The New York Times Invites College Students to Share Their Voices


By Khadejah Stegall

Khadejah is a part of the TLC College Ambassador Program and attends North Carolina A&T University.

Traditional news coverage wasn’t always an option for students to voice their opinion and spark important conversations about social issues. We’ve seen activists such as Yara Shahidi leverage social media to advocate for social justice and human rights. The New York Times has been listening and wants to invite young voices to tell a collection of stories. The New York Times is looking for writers to be contributors for The Edit, a New York Times newsletter for students and people starting their careers. We talked to Lindsey Underwood, the editor of The Edit to gain insight on what they are looking for in writers and their inspiration behind inviting college students and young professionals to be a part of a large publishing platform.

Q: Can you tell our readers a little bit about your background in writing and your time at The New York Times?

A: I became interested in journalism during high school, so I joined our school newspaper. After that, I studied journalism at the University of Missouri. I applied to so, so many journalism jobs across the country when I was graduating but didn’t get much traction. It was a tough time for the economy, and competition for entry-level roles was high. I ended up taking a marketing job in DC and soon after moved into a writing position at the same company. A few years later, I managed a website at a think tank and helped them to develop their social media strategy.

One day on Twitter, I saw that Slate was hiring a deputy social media editor, so I applied. I knew someone working there at the time, which I’m sure helped me to stand out. Getting that job was my big break of sorts. It was a risky move because I had to take a pay cut and give up a salaried role for a contract position. I loved Slate, and I felt like opportunities like that didn’t come very often, so despite concern from my parents, I took the job and moved to New York City. I worked at Slate for a couple of years before moving to The New York Times, Vogue and now, back at The Times.

Q: What was the inspiration for starting The Edit, and targeting young professionals/college students for future contributors?

A: The Edit is a newsletter that launched a couple years ago for college students and recent graduates. It has been a curated list of stories from The Times that might be of interest to students. We heard feedback from students that they really wanted to see more of their voices in the newsletter. In the coming months we’ll relaunch the newsletter, and hope to provide a platform for more of their ideas and perspectives.

Q: There were a lot of good questions asked for the application process. One being something you can't stop talking about and the best thing you've read this week. What was your favorite question that received the most diverse responses?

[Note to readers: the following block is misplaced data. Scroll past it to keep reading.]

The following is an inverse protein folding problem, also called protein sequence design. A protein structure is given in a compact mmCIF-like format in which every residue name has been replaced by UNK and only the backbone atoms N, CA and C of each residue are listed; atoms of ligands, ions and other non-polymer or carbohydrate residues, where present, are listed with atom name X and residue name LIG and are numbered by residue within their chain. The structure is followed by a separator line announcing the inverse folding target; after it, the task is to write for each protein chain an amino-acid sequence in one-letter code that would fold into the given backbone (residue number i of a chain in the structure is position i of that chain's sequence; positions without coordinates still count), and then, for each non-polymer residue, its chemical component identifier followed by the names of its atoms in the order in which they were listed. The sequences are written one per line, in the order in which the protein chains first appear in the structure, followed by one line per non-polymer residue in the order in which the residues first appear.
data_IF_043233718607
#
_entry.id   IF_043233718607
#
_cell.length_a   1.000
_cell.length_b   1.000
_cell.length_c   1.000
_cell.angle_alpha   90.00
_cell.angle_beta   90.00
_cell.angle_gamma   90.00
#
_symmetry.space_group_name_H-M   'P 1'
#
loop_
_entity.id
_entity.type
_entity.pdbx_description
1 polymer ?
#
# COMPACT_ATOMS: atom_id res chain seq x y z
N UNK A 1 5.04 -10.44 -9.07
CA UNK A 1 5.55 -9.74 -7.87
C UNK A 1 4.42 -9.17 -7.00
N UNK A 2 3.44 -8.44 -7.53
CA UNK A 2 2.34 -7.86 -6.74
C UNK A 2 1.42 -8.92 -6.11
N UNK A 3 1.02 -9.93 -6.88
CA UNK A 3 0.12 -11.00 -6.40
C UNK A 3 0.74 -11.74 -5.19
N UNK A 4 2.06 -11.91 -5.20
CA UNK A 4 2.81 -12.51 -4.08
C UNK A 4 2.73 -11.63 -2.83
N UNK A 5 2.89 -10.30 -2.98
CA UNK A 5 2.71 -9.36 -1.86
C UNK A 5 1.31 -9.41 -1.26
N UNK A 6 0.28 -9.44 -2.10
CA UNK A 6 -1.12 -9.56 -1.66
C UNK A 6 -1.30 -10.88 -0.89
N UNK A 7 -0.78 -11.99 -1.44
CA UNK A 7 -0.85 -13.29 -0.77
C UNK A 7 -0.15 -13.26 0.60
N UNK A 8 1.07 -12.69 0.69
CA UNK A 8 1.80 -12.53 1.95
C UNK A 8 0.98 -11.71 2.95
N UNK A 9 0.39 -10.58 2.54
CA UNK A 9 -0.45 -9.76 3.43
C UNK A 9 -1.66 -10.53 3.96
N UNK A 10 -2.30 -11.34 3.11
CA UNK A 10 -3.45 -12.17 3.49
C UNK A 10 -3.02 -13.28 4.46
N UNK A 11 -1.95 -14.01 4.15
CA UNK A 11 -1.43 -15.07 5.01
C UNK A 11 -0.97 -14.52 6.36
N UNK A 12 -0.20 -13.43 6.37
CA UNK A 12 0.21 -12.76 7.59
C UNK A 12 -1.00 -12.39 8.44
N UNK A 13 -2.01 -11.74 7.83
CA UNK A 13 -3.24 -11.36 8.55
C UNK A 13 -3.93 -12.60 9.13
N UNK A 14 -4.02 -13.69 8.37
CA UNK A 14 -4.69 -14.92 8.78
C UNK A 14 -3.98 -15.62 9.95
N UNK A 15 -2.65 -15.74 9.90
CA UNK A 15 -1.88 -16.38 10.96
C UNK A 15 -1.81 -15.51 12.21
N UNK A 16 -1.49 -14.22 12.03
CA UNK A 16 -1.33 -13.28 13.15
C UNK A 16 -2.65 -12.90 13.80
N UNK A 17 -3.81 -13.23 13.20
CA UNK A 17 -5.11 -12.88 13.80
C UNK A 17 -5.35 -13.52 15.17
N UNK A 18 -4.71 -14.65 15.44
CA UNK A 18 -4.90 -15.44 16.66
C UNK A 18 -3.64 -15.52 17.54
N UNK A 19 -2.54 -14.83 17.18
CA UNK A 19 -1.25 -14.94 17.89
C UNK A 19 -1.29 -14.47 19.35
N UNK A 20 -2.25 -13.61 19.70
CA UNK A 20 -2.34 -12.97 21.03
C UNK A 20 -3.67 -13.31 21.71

A: It’s been really fun to see how people interpreted the questions and what they chose to write about. One question asked about something they are obsessed with. A lot of applicants wrote about issues in the news, like sexual harassment and gun control. Others wrote about lighter topics like why they love Beyonce, or burritos.

Q: I'm sure you and your team were expecting an influx of applications but were 20,000 applications in the plan? What was your reaction?


A: We definitely did not expect to get 20,000 applications. The job posting went viral soon after it went up, and we realized quickly that this was bigger than what we anticipated. That enthusiasm has been really great to see. I think it shows how necessary opportunities like this are for students and people starting their careers.

Q: How did your team tackle managing the applications to ensure no promising contributors were overlooked?

A: We’re still in the process of reading through each application. As it turns out, it takes a long time to read 20,000 applications! We have a team from around the newsroom helping to look through all of them.

Q: Will there be other opportunities for applicants who aren't chosen?  If so, what can they do know to increase their chances of becoming a contributor next time?

A: Yes, we’re hoping to provide other opportunities to stay involved. I don’t have any news on that front at the  moment, but the best way to find out about those would be to subscribe to the newsletter.

Q: What are some of the experiences and qualities you are looking for in an applicant?

A: Mostly I’m looking for people with good ideas. We want to make a newsletter that college students and recent grads are interested in reading. Applicants who can help us identify the issues and perspectives that their peers care about the most have a good chance of standing out.

Q: What kind of stories can we look forward to the contributors telling?

A: I’m excited to tackle a variety of topics in The Edit. There’s room for covering things in the news, but also things the contributors are obsessed with.

To sign up for The Edit, please visit here.

Khadejah Stegall is a college mommy blogger that inspires others to achieve the impossible through the power of Jesus. She enjoys family time, eating vegan meals when it's convenient and mentoring others on professional development. To be inspired by more post, follow her blog at